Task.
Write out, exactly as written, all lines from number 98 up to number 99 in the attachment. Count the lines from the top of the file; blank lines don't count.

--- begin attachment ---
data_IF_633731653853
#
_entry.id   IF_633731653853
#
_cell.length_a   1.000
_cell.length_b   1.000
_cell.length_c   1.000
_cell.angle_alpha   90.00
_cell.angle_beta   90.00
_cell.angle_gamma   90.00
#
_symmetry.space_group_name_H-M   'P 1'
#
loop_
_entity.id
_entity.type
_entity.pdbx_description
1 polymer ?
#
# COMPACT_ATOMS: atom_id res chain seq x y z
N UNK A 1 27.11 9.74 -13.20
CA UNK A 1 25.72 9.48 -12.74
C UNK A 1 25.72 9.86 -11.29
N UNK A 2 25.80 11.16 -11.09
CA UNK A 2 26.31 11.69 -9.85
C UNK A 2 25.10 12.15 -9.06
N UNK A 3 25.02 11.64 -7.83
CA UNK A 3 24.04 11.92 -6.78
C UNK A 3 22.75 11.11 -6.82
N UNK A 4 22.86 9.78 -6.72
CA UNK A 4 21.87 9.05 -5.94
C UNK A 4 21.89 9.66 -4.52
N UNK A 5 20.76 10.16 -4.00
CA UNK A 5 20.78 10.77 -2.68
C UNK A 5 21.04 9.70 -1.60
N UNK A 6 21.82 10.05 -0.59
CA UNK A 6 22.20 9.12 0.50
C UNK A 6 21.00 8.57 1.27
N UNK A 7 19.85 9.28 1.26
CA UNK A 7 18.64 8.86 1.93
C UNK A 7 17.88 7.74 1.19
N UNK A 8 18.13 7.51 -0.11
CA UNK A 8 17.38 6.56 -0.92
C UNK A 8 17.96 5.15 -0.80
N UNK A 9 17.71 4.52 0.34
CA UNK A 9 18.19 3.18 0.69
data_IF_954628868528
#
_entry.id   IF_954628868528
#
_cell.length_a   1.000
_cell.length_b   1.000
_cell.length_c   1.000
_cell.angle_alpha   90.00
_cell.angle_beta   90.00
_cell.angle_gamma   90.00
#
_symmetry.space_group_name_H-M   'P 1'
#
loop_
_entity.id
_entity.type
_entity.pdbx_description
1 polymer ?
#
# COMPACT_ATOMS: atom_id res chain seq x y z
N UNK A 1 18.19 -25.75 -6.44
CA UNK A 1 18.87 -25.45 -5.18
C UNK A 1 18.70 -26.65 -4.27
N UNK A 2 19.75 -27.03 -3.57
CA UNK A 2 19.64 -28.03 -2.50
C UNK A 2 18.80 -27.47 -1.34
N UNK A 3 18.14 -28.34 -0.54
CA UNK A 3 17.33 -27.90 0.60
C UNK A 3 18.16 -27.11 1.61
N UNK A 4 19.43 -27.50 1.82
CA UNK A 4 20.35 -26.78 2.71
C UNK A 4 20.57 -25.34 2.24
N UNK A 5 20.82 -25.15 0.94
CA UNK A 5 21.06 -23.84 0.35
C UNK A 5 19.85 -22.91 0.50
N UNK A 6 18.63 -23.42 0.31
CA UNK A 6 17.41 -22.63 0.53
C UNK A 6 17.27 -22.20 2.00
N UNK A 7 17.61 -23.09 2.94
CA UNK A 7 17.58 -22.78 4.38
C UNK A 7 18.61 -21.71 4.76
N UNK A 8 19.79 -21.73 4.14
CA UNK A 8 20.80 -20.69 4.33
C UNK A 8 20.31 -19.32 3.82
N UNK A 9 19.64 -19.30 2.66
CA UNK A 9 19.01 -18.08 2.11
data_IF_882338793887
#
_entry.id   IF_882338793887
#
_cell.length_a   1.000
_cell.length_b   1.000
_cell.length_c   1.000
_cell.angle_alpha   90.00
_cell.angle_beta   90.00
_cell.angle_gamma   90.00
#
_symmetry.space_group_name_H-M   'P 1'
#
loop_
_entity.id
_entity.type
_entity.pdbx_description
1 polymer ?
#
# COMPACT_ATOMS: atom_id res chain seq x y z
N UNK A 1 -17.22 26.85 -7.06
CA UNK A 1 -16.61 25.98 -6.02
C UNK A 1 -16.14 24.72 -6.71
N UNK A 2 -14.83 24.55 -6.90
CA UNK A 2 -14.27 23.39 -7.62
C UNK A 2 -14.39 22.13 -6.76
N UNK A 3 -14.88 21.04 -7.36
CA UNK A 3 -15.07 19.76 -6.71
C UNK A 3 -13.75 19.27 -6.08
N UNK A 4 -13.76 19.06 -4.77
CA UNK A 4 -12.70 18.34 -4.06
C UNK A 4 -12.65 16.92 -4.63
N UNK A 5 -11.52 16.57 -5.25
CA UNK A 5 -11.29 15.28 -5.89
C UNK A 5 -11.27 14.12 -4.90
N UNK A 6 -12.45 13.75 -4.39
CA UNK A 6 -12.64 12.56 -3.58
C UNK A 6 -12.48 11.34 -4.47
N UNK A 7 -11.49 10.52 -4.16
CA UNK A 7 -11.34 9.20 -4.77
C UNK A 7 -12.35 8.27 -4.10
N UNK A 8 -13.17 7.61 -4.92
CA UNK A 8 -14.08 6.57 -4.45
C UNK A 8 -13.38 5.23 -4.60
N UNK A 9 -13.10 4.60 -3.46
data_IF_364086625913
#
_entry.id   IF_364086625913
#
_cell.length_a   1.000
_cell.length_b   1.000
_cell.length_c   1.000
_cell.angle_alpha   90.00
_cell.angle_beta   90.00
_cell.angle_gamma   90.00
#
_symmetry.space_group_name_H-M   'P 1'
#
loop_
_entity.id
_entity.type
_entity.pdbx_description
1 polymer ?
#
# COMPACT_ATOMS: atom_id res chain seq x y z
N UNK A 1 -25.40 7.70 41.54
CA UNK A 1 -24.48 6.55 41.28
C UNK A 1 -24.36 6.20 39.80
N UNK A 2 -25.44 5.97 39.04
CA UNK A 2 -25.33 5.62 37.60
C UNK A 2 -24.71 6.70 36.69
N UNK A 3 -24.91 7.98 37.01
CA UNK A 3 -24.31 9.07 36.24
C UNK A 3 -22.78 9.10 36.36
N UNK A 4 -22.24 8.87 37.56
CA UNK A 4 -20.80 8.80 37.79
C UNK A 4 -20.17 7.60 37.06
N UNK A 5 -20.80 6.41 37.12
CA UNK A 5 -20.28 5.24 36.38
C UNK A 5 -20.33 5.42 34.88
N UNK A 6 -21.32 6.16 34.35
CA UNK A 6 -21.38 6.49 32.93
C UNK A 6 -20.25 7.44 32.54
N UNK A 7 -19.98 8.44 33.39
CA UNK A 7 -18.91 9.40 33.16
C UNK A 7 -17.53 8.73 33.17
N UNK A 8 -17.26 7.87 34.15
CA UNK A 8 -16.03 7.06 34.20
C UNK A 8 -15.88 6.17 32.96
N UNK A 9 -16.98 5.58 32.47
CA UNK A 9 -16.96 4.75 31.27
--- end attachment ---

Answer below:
_cell.length_b   1.000
_cell.length_c   1.000